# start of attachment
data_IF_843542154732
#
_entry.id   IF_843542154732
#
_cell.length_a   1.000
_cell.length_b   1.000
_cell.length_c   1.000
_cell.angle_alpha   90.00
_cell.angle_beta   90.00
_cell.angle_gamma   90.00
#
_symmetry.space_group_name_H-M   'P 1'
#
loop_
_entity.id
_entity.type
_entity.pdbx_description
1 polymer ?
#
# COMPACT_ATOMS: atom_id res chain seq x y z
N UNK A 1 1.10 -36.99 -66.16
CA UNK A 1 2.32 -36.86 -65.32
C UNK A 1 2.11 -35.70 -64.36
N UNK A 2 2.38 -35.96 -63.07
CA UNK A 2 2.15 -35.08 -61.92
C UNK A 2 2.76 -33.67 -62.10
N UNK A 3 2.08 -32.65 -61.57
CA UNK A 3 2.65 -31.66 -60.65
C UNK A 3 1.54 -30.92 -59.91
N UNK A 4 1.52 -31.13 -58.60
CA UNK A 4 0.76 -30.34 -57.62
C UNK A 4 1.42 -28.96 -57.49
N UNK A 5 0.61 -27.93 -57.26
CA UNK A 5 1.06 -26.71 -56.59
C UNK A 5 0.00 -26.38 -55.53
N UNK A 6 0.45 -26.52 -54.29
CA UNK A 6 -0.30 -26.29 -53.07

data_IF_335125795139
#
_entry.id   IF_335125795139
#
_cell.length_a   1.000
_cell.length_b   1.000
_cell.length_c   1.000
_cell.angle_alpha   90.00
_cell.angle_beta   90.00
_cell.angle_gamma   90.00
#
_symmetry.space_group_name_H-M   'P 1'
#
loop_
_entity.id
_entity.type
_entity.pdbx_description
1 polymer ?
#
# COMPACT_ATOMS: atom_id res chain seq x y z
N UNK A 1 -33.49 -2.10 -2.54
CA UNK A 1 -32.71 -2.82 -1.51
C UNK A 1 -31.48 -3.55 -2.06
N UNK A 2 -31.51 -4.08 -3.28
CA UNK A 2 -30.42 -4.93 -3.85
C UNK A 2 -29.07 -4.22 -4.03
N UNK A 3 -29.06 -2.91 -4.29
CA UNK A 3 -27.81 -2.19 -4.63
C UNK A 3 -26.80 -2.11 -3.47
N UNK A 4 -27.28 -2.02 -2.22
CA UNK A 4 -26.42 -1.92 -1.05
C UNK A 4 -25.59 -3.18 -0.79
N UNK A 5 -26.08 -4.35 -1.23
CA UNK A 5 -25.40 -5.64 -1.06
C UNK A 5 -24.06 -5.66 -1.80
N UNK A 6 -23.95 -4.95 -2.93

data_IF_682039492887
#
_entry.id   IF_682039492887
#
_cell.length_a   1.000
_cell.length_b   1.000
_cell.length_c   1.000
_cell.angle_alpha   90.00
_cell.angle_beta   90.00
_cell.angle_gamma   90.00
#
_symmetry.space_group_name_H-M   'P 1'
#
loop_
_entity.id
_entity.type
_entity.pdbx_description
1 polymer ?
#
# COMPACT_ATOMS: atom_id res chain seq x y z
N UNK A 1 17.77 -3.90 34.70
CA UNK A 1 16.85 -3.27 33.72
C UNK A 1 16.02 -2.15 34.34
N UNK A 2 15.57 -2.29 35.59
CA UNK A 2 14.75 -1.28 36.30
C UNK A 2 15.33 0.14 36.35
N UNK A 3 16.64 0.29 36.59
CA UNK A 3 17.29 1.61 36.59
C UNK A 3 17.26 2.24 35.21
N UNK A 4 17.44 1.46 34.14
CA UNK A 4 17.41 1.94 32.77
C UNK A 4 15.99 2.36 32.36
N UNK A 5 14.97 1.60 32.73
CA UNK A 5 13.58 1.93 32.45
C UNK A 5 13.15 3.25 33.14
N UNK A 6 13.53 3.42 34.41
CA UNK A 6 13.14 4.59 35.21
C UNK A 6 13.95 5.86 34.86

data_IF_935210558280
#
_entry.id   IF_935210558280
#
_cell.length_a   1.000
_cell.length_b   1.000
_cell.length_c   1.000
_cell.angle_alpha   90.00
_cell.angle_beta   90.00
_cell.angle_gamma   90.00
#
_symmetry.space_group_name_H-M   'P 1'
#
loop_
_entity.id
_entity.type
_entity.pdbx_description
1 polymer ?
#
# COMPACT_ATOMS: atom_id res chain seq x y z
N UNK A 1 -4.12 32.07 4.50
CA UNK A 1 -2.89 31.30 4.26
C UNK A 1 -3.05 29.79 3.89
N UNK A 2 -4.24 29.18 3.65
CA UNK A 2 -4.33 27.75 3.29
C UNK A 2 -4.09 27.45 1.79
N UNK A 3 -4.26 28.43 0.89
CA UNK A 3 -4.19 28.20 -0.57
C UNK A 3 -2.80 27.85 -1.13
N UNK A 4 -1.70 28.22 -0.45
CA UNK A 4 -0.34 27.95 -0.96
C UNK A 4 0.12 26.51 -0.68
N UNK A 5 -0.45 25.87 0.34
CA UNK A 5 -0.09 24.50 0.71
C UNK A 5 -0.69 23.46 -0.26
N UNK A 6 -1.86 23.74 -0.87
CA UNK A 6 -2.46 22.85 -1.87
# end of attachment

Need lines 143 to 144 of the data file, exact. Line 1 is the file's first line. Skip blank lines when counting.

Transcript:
C UNK A 4 0.12 26.51 -0.68
N UNK A 5 -0.45 25.87 0.34